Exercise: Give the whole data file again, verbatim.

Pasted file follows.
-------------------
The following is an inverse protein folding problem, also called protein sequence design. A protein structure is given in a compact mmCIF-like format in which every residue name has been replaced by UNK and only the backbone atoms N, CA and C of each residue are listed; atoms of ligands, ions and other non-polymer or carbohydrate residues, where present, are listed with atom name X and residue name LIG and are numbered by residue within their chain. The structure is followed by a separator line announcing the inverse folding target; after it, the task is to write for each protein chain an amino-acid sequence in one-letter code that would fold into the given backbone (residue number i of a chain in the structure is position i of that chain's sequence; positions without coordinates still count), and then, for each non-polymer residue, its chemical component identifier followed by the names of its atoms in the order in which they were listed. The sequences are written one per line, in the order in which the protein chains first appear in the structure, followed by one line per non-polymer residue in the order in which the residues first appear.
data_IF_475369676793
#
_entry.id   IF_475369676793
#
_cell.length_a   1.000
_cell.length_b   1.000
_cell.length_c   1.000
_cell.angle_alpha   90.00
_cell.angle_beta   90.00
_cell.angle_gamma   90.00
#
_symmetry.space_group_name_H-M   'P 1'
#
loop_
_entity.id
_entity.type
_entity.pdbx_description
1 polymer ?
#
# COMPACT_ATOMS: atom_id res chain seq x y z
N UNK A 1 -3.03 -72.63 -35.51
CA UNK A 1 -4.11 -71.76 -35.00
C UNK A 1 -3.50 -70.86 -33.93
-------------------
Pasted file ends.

The following is an inverse protein folding problem, also called protein sequence design. A protein structure is given in a compact mmCIF-like format in which every residue name has been replaced by UNK and only the backbone atoms N, CA and C of each residue are listed; atoms of ligands, ions and other non-polymer or carbohydrate residues, where present, are listed with atom name X and residue name LIG and are numbered by residue within their chain. The structure is followed by a separator line announcing the inverse folding target; after it, the task is to write for each protein chain an amino-acid sequence in one-letter code that would fold into the given backbone (residue number i of a chain in the structure is position i of that chain's sequence; positions without coordinates still count), and then, for each non-polymer residue, its chemical component identifier followed by the names of its atoms in the order in which they were listed. The sequences are written one per line, in the order in which the protein chains first appear in the structure, followed by one line per non-polymer residue in the order in which the residues first appear.
data_IF_475369676793
#
_entry.id   IF_475369676793
#
_cell.length_a   1.000
_cell.length_b   1.000
_cell.length_c   1.000
_cell.angle_alpha   90.00
_cell.angle_beta   90.00
_cell.angle_gamma   90.00
#
_symmetry.space_group_name_H-M   'P 1'
#
loop_
_entity.id
_entity.type
_entity.pdbx_description
1 polymer ?
#
# COMPACT_ATOMS: atom_id res chain seq x y z
N UNK A 1 -3.03 -72.63 -35.51
CA UNK A 1 -4.11 -71.76 -35.00
C UNK A 1 -3.50 -70.86 -33.93